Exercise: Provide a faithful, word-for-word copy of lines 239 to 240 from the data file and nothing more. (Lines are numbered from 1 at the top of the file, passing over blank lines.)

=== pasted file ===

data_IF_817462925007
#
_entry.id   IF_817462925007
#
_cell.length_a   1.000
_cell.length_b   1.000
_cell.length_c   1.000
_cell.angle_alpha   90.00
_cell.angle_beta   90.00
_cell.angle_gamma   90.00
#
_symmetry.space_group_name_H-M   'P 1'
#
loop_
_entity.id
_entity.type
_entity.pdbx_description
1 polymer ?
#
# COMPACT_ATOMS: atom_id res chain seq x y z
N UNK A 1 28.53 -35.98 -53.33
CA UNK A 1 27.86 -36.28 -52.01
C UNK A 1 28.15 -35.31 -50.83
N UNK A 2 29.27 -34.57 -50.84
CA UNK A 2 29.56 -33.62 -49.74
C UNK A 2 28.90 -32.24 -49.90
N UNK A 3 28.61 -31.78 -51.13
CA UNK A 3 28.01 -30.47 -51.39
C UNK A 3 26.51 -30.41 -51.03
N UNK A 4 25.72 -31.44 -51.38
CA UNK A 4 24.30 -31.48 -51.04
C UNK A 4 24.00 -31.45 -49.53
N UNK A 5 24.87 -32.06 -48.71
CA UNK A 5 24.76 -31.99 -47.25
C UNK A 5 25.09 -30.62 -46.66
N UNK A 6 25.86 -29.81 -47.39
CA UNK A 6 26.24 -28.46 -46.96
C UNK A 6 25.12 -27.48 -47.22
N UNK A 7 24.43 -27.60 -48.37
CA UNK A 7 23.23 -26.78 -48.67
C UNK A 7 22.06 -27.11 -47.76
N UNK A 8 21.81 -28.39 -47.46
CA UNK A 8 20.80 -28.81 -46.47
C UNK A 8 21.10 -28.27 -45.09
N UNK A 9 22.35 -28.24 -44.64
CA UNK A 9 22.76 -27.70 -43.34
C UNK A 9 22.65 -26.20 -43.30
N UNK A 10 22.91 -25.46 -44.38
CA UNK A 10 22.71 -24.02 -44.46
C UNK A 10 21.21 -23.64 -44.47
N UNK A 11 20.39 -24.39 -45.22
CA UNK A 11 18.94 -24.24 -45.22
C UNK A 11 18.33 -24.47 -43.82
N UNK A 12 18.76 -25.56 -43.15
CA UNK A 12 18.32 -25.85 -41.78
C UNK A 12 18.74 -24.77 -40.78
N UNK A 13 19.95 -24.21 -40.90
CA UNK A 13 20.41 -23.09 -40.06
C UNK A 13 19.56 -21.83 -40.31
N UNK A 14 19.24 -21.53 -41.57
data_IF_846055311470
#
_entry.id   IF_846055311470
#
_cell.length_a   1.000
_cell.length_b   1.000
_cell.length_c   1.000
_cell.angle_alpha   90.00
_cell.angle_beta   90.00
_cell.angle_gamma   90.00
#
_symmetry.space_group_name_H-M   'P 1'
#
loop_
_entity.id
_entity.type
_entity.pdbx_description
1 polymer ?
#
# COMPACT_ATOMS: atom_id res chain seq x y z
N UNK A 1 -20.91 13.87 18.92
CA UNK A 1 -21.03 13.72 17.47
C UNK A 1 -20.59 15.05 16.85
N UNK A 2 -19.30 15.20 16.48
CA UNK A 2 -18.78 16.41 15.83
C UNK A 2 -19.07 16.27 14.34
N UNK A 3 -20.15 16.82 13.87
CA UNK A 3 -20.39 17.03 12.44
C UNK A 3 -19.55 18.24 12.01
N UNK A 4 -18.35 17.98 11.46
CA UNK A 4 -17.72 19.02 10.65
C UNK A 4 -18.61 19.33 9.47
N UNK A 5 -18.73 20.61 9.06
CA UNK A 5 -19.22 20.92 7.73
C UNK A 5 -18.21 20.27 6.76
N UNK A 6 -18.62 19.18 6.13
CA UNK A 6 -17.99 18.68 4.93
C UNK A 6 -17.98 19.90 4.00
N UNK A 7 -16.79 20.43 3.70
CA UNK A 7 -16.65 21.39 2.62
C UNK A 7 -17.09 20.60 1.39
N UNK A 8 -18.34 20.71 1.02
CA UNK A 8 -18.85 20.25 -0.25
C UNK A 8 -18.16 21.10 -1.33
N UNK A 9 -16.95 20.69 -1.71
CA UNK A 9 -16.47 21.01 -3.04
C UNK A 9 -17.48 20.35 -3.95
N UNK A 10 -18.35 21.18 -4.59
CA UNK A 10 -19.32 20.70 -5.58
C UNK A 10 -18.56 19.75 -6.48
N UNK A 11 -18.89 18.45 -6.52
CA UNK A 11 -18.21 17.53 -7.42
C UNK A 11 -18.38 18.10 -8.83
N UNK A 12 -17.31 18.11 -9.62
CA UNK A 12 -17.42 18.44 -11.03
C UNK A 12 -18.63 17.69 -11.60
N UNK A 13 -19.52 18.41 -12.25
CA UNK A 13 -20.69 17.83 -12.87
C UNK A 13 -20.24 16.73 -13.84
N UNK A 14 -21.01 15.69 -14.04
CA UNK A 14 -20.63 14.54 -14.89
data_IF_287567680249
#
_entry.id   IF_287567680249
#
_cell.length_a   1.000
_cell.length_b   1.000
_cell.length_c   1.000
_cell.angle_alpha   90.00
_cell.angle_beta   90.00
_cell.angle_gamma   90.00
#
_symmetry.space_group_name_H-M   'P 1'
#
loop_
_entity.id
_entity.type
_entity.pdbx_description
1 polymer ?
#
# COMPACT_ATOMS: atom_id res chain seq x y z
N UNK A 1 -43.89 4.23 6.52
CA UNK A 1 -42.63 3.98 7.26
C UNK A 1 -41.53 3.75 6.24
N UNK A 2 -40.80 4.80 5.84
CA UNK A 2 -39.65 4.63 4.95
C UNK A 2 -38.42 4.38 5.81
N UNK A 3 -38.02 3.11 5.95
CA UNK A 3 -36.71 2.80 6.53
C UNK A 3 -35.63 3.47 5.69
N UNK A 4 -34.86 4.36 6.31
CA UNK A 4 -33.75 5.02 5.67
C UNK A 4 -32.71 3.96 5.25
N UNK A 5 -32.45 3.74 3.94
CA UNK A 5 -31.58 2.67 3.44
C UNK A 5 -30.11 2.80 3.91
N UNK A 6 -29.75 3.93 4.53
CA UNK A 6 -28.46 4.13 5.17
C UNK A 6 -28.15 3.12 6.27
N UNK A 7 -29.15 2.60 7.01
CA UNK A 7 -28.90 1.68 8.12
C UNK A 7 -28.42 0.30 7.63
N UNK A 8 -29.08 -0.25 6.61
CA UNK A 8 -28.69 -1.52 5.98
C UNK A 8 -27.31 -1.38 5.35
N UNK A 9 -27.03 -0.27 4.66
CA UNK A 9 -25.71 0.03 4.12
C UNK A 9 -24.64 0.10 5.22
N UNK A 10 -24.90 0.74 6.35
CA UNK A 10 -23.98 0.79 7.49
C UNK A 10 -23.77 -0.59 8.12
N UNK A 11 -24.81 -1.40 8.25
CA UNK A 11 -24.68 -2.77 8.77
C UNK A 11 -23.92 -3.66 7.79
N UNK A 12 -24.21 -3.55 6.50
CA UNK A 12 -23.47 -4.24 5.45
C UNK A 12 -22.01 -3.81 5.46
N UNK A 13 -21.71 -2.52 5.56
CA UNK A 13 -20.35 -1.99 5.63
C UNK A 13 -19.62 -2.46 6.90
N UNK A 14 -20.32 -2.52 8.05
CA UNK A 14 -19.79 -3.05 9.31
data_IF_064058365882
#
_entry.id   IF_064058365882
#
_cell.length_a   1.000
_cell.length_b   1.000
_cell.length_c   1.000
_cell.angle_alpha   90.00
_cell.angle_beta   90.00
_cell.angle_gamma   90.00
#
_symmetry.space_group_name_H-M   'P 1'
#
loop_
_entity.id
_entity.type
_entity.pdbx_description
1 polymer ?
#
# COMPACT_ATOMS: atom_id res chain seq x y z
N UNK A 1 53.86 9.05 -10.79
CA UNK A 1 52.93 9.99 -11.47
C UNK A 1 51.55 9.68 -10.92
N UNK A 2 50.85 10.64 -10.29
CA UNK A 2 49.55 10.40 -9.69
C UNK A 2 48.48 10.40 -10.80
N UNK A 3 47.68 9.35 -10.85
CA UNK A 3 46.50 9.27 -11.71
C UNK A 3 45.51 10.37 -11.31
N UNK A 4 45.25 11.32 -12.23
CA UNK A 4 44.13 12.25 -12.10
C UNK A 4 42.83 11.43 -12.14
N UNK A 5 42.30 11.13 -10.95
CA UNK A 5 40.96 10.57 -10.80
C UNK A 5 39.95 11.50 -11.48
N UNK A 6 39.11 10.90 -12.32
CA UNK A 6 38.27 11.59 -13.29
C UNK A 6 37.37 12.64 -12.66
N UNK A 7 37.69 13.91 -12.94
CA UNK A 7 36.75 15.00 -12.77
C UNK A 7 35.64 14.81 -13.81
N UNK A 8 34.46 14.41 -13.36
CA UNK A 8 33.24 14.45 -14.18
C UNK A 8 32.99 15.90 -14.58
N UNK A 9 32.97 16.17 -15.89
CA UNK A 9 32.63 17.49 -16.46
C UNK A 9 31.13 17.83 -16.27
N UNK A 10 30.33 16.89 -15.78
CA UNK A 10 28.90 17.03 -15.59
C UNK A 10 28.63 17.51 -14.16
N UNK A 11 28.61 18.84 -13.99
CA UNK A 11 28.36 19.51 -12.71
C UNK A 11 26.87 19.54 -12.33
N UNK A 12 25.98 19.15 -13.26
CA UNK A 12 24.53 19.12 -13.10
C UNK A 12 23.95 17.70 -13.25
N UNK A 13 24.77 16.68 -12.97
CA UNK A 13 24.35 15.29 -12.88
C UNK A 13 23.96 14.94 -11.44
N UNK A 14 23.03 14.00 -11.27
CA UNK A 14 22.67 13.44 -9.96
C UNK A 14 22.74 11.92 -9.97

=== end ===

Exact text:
N UNK A 13 24.77 16.68 -12.97
CA UNK A 13 24.35 15.29 -12.88